Also, worth mentioning is the halo effect this might have on our overall technology infrastructure. Though mobile-payments and in-store technology have been around for some time, adoption and recurring use has been inconsistent. Grocery shopping might be a frequent enough scenario to really show users the ease and reliability of mobile payments which could influence more players to employ the technology themselves.
Of course, all of that hinges on a successful execution, be it by Amazon or someone else. The question remains: how well can this concept translate to other retail brands, is it something that can be recreated or is it something that only Amazon can truly create? With that in mind, we should balance the benefits with the costs.
The unfortunate truth is that the largest barrier to an in-store experience like Go is the investment – in technology, time, money, testing and training. This is not a “simple” deployment of beacons or RFID but a highly interconnected ecosystem of sophisticated technologies. Amazon has been strategic in leveraging their diversity and piecing together tech from their other products and services. Their vertical integration allows them to employ technologies in a more cost-effective way and because they built many of them, they can more easily make them work together. And that’s really the key piece, the integration that create a unified system rather than dropping a few different digital or mobile experiences that may be useful but are siloed from the rest. For others, creating that ecosystem, especially using third-party technology will be much more resource intensive to execute properly.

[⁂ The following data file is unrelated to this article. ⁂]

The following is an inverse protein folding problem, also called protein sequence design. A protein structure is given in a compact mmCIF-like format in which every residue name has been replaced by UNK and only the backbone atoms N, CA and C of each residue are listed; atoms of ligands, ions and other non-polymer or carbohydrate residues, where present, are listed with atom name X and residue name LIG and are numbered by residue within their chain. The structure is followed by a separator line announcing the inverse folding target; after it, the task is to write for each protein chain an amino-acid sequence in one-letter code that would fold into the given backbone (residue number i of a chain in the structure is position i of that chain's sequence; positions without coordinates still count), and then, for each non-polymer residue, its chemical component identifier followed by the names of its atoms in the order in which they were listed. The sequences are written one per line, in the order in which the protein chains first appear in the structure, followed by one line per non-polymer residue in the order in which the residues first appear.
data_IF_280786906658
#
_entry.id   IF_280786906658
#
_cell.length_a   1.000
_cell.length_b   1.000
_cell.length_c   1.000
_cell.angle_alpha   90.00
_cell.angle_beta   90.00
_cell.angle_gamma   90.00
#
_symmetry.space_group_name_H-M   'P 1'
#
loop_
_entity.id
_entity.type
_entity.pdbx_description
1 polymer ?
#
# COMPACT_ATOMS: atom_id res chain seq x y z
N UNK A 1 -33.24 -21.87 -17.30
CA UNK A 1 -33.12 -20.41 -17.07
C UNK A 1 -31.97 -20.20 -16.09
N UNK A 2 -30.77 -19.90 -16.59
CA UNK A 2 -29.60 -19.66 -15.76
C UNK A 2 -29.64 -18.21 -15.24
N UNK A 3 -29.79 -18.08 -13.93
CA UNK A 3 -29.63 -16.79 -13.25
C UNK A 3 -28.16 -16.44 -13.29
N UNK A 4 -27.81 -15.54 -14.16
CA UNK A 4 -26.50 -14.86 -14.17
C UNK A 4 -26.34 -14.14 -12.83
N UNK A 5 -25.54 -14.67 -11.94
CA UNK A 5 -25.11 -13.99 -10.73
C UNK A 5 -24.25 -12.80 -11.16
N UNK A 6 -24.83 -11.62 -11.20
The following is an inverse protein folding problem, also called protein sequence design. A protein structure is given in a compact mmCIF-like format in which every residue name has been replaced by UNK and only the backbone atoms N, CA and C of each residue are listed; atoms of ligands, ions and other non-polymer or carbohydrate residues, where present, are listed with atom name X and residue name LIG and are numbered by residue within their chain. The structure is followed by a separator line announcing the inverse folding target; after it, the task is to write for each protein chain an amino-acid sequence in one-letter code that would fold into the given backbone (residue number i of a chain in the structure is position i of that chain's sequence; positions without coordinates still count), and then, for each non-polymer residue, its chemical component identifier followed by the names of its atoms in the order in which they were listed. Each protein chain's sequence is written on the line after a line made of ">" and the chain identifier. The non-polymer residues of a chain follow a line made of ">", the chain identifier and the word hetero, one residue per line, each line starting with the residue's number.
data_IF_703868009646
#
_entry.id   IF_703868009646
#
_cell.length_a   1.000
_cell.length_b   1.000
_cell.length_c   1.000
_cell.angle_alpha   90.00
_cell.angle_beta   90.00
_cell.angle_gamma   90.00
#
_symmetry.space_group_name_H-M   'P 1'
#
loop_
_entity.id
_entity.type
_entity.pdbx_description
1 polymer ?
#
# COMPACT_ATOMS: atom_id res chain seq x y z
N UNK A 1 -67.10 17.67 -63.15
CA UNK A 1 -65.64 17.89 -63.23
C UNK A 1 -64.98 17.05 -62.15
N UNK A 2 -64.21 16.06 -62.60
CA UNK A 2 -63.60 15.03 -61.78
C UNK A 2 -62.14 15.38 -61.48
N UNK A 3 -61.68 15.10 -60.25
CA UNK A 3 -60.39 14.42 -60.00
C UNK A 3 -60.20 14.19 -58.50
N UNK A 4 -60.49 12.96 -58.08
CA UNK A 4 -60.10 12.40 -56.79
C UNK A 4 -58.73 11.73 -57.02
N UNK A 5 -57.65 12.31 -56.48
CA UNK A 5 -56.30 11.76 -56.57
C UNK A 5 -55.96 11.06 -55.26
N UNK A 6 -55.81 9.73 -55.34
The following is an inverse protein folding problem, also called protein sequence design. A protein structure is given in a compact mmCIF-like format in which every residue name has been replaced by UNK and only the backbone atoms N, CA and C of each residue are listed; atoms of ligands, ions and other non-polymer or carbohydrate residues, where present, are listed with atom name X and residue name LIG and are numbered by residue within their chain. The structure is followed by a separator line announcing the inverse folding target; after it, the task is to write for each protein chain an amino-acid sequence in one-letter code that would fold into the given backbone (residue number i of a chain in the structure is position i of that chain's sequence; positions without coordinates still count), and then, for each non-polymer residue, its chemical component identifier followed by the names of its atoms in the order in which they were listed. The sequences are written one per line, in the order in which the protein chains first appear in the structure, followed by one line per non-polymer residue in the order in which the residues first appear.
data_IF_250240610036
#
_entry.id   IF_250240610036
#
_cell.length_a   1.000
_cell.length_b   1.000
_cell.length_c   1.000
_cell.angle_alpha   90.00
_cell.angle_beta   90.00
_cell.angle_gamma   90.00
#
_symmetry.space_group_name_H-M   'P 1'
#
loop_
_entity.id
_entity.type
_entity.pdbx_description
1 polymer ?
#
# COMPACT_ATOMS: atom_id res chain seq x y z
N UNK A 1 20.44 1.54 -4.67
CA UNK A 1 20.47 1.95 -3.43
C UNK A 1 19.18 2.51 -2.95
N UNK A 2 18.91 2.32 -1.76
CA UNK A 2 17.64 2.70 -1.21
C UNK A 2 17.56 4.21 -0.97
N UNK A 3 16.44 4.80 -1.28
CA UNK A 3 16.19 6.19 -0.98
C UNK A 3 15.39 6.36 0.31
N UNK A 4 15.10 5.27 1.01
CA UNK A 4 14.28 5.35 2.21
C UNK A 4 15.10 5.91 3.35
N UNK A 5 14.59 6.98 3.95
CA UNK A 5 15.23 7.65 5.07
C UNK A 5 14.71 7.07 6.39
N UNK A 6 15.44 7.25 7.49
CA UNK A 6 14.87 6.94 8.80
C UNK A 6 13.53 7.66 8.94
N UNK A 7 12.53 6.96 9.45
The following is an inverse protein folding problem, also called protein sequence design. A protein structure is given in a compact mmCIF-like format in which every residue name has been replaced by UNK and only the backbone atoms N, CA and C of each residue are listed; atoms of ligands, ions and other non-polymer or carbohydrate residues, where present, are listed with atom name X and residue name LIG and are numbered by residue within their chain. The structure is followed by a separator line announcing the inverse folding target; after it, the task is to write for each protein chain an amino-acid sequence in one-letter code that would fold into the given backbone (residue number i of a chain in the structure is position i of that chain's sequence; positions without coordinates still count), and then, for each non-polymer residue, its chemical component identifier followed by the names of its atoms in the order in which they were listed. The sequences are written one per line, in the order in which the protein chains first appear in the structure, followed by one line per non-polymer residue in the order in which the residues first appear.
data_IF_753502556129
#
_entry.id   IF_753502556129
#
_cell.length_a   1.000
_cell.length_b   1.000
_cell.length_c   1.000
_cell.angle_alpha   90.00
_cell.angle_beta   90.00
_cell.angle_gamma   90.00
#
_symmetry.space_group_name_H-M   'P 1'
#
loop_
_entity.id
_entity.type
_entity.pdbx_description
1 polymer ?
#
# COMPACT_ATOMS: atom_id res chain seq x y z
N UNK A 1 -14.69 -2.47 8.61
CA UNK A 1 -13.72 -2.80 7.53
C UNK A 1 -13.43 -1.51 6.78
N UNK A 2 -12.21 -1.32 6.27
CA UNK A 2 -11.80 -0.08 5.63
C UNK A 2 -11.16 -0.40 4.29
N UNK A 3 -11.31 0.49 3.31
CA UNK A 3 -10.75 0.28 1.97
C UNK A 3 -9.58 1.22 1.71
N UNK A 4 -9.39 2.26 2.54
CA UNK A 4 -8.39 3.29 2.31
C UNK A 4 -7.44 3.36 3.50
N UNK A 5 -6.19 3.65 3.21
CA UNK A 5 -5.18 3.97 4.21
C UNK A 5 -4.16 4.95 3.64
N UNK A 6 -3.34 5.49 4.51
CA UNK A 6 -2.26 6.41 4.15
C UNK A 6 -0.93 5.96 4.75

What Should You Do?
Just because it will be hard to imitate doesn’t mean you shouldn’t target the bar Amazon is setting or shy away from in-store technology. You may need to think longer-term and shift your perspective from looking at the store as a vehicle to looking at the store as a product and thus rethink your goals for retail. Then you can examine your customer’s experience and find pain-points to innovate through digital which is a critical step to success as expectations get higher and higher. With that insight in hand, you can start to map out a high-level vision of the ideal store experience and begin to lay the groundwork to make that vision a reality over the course of a few years.
There are a number of steps that can be taken to start improving the in-store experience for the better, for example:
- Deploy an inventory system that helps integrate in-store stock and your ecommerce.
- Follow Starbucks’ example and make your app a brand hub and preferred mode of payment in stores.
- Use RFID tags so customers can learn more about specific products at the store.
Ideas like these can be completed in a short amount of time and allow you to test and optimize each piece of your experience for both customer value and business efficiency before layering in the next one. Amazon proved each piece of their infrastructure separately and then beta-tested the complete experience with employees.
Now that the store is launching, we’re looking forward to seeing where Amazon takes it, how it’s received and most importantly, how others adapt the idea to create even more unique experiences in retail and beyond. To learn more about how to unlock the potential of consumers’ mobile devices in brick-and-mortar stores, visit our research center.